Rosy-faced Lovebirds have the widest range of colour mutations of all the Agapornis species. Generally speaking, these mutations fall into the genetic categories of dominant, codominant, recessive, and X-linked recessive. While this seems fairly straight-forward, it can quickly become confusing when a single specimen has multiple examples of these mutational traits.

1. ^ a b BirdLife International (2008). Agapornis roseicollis. In: IUCN 2008. IUCN Red List of Threatened Species. Downloaded on 4 March 2009.
2. ^ "Zoological Nomenclature Resource: Psittaciformes (Version 9.004)". 2008-07-05.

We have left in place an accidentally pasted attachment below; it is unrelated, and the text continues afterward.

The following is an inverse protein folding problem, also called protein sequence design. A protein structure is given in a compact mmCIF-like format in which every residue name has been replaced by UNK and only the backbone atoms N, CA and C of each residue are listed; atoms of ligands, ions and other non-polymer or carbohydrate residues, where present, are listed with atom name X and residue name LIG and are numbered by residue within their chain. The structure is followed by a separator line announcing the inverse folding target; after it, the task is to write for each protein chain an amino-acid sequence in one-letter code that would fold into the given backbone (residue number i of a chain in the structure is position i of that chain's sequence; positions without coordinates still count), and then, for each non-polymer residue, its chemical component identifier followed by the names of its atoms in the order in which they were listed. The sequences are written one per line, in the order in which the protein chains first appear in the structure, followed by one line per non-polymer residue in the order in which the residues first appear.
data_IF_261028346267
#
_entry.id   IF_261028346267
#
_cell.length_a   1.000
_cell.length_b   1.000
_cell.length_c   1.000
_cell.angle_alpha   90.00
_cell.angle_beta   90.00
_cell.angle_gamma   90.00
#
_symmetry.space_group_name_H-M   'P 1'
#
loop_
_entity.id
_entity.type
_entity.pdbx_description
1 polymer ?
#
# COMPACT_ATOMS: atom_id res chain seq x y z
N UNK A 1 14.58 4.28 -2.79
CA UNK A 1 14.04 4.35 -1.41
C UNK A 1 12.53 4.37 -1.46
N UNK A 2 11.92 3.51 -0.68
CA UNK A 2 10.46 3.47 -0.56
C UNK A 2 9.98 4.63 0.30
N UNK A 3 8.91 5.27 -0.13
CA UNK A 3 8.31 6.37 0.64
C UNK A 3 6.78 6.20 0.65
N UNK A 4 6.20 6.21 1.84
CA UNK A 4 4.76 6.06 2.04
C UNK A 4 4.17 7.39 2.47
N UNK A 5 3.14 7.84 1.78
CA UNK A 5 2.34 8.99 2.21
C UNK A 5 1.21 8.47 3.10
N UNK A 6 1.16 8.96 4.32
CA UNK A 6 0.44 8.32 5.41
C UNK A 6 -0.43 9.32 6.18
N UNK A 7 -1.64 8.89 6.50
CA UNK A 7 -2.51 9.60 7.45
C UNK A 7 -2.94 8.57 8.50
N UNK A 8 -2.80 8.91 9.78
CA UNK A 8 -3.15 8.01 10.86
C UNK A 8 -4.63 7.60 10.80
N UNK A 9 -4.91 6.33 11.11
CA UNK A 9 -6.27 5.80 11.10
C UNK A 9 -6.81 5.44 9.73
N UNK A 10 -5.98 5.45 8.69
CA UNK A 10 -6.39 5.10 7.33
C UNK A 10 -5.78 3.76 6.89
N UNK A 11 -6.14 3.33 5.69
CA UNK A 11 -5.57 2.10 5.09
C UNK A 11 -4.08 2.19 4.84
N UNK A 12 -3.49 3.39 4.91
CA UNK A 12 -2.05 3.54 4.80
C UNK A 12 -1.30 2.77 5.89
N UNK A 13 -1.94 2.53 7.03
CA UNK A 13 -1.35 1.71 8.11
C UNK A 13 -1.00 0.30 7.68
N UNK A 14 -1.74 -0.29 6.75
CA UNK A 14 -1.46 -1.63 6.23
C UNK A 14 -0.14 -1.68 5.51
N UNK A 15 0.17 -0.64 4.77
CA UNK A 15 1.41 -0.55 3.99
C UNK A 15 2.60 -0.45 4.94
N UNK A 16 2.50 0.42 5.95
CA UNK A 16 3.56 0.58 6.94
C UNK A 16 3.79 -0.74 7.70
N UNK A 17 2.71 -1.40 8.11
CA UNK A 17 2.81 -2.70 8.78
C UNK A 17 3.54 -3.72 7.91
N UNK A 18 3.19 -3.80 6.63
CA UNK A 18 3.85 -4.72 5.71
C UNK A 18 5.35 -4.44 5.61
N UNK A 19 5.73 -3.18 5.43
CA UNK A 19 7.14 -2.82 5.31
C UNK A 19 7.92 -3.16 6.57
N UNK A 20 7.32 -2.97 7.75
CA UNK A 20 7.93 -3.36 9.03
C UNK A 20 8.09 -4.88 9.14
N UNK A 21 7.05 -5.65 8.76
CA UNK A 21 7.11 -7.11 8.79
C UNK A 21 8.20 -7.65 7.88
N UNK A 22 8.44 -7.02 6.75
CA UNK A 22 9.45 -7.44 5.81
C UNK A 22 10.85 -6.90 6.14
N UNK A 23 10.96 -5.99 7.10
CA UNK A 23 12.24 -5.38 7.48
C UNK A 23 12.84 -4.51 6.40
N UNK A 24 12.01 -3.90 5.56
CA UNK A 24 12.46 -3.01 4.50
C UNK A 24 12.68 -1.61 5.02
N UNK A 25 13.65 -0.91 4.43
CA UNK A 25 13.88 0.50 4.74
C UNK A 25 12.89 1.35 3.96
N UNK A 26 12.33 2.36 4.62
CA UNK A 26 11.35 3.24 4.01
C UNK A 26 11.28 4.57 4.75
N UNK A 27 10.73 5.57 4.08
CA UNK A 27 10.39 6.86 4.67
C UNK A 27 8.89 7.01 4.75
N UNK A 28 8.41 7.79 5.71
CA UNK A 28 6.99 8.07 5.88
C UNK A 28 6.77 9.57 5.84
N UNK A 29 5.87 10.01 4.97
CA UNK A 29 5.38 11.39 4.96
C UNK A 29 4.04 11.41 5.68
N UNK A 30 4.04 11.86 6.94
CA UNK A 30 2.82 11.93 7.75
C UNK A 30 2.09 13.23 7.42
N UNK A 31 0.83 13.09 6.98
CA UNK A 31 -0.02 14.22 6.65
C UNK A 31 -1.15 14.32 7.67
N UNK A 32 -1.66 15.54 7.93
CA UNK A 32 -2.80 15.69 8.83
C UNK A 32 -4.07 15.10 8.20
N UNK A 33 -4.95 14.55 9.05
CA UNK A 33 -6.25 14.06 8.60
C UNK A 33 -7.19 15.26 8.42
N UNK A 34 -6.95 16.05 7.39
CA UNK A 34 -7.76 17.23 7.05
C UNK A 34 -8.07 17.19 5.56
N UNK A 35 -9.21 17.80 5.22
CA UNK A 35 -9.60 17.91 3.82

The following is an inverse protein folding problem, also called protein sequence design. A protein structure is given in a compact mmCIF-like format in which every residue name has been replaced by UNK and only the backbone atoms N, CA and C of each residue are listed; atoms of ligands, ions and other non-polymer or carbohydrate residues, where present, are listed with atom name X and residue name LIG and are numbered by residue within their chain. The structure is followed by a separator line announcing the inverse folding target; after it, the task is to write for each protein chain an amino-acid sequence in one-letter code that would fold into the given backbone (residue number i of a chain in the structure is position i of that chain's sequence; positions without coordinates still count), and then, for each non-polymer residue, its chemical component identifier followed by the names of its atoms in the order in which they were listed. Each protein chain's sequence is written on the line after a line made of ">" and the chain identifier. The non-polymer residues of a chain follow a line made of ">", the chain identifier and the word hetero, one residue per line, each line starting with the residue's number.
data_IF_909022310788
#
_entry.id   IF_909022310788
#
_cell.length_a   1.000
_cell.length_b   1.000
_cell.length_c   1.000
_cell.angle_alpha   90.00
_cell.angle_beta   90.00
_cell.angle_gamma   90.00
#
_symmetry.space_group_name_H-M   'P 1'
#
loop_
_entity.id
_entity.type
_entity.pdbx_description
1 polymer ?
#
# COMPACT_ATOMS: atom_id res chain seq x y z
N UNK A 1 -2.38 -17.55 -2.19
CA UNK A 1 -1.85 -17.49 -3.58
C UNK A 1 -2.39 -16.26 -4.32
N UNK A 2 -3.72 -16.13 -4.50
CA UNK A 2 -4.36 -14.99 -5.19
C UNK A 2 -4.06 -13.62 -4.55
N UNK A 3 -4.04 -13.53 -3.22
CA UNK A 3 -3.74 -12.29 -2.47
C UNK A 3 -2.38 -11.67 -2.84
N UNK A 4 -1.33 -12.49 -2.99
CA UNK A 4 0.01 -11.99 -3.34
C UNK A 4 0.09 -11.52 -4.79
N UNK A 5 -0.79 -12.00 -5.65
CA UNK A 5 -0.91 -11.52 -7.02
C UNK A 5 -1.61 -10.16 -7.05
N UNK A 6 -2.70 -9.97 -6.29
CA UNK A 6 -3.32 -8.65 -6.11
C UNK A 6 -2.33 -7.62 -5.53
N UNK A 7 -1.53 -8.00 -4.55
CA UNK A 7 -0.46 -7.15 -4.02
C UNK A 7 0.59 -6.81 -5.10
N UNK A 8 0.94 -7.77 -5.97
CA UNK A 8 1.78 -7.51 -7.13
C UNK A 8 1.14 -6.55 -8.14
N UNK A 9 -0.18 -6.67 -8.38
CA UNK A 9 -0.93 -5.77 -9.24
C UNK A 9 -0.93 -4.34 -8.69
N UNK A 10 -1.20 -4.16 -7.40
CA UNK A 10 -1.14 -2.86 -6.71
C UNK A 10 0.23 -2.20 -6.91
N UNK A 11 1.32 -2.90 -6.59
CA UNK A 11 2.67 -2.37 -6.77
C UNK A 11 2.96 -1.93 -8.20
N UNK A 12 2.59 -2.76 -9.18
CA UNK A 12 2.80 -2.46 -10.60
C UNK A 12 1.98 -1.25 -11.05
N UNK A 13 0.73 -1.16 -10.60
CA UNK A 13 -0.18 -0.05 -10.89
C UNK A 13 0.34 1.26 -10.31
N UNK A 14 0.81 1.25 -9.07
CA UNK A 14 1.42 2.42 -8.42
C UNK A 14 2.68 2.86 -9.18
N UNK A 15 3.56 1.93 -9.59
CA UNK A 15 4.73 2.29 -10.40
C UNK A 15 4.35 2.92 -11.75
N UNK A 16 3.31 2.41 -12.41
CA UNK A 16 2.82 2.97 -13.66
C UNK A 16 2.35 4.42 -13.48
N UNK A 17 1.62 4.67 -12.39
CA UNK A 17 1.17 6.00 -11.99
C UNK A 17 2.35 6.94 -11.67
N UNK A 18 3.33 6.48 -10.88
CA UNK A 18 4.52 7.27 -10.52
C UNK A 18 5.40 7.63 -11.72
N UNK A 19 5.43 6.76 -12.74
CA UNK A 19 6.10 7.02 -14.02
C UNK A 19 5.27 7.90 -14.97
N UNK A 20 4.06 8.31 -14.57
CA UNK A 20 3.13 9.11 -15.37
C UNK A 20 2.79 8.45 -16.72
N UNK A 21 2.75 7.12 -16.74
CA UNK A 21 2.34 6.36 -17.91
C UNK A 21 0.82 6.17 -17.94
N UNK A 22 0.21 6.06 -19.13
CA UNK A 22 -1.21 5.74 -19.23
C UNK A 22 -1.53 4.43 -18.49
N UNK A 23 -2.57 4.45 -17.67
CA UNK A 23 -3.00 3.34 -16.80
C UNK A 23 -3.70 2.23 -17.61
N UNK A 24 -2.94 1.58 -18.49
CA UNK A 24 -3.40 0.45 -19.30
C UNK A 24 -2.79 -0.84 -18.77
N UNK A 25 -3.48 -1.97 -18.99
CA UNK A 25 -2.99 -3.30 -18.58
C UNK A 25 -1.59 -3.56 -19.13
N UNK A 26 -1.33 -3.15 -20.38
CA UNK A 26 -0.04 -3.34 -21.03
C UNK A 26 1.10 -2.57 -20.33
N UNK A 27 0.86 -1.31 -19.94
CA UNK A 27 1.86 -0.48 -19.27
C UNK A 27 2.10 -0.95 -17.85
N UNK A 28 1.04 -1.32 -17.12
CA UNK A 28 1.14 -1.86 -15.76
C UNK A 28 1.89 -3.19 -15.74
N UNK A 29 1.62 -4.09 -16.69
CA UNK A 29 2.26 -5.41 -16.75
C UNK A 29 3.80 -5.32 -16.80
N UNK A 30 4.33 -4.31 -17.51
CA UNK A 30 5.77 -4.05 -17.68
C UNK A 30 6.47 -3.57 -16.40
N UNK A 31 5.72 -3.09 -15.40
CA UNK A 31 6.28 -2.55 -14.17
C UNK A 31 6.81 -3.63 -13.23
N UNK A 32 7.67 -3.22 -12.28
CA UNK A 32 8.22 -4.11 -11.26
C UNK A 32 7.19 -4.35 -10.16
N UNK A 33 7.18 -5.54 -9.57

3. ^ a b c d Forshaw (2006). plate 45.
4. ^ a b McLachlan G. R. & Liversidge, R. (1981) Roberts Birds of South Africa, John Voelcker Bird Book Fund, Cape Town. ISBN 0620031182
5. ^ "Peach Faced Lovebird info". Retrieved 30 June 2010.
6. ^ "Peach-Faced Lovebirds". Retrieved 30 June 2010.

* "Species factsheet: Agapornis roseicollis". BirdLife International (2008). Retrieved 9 July 2008.
* Luft, Stefan (2007): Parrots of Africa (1st edition). Halberstadt, Germany. ISBN 978-3833484452

Cited texts

Biology Encyclopedia

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Source: Wikispecies, Wikipedia: All text is available under the terms of the GNU Free Documentation License